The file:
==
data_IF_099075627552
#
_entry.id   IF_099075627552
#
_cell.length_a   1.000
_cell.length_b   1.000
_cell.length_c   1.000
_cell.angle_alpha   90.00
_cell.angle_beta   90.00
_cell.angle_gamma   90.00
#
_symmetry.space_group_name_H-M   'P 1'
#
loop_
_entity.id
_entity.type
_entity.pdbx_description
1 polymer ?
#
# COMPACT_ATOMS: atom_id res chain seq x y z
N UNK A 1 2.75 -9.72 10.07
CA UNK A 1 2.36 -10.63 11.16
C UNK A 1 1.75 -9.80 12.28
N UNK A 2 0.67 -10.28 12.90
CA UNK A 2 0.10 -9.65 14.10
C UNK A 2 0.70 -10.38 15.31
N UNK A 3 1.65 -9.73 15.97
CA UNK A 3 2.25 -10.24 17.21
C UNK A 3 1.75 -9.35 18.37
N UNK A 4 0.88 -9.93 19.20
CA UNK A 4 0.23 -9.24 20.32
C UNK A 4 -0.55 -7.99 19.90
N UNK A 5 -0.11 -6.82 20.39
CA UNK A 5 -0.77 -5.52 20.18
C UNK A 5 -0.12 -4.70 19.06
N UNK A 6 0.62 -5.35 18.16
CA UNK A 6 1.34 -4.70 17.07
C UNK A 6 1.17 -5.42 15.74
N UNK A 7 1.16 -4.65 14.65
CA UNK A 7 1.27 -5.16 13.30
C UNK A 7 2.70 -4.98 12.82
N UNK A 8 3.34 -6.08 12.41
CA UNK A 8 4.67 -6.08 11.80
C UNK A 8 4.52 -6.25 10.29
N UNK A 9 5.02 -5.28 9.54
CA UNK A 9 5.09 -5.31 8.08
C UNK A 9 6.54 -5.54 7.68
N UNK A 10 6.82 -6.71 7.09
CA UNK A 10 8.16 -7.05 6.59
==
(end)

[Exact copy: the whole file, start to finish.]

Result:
data_IF_099075627552
#
_entry.id   IF_099075627552
#
_cell.length_a   1.000
_cell.length_b   1.000
_cell.length_c   1.000
_cell.angle_alpha   90.00
_cell.angle_beta   90.00
_cell.angle_gamma   90.00
#
_symmetry.space_group_name_H-M   'P 1'
#
loop_
_entity.id
_entity.type
_entity.pdbx_description
1 polymer ?
#
# COMPACT_ATOMS: atom_id res chain seq x y z
N UNK A 1 2.75 -9.72 10.07
CA UNK A 1 2.36 -10.63 11.16
C UNK A 1 1.75 -9.80 12.28
N UNK A 2 0.67 -10.28 12.90
CA UNK A 2 0.10 -9.65 14.10
C UNK A 2 0.70 -10.38 15.31
N UNK A 3 1.65 -9.73 15.97
CA UNK A 3 2.25 -10.24 17.21
C UNK A 3 1.75 -9.35 18.37
N UNK A 4 0.88 -9.93 19.20
CA UNK A 4 0.23 -9.24 20.32
C UNK A 4 -0.55 -7.99 19.90
N UNK A 5 -0.11 -6.82 20.39
CA UNK A 5 -0.77 -5.52 20.18
C UNK A 5 -0.12 -4.70 19.06
N UNK A 6 0.62 -5.35 18.16
CA UNK A 6 1.34 -4.70 17.07
C UNK A 6 1.17 -5.42 15.74
N UNK A 7 1.16 -4.65 14.65
CA UNK A 7 1.27 -5.16 13.30
C UNK A 7 2.70 -4.98 12.82
N UNK A 8 3.34 -6.08 12.41
CA UNK A 8 4.67 -6.08 11.80
C UNK A 8 4.52 -6.25 10.29
N UNK A 9 5.02 -5.28 9.54
CA UNK A 9 5.09 -5.31 8.08
C UNK A 9 6.54 -5.54 7.68
N UNK A 10 6.82 -6.71 7.09
CA UNK A 10 8.16 -7.05 6.59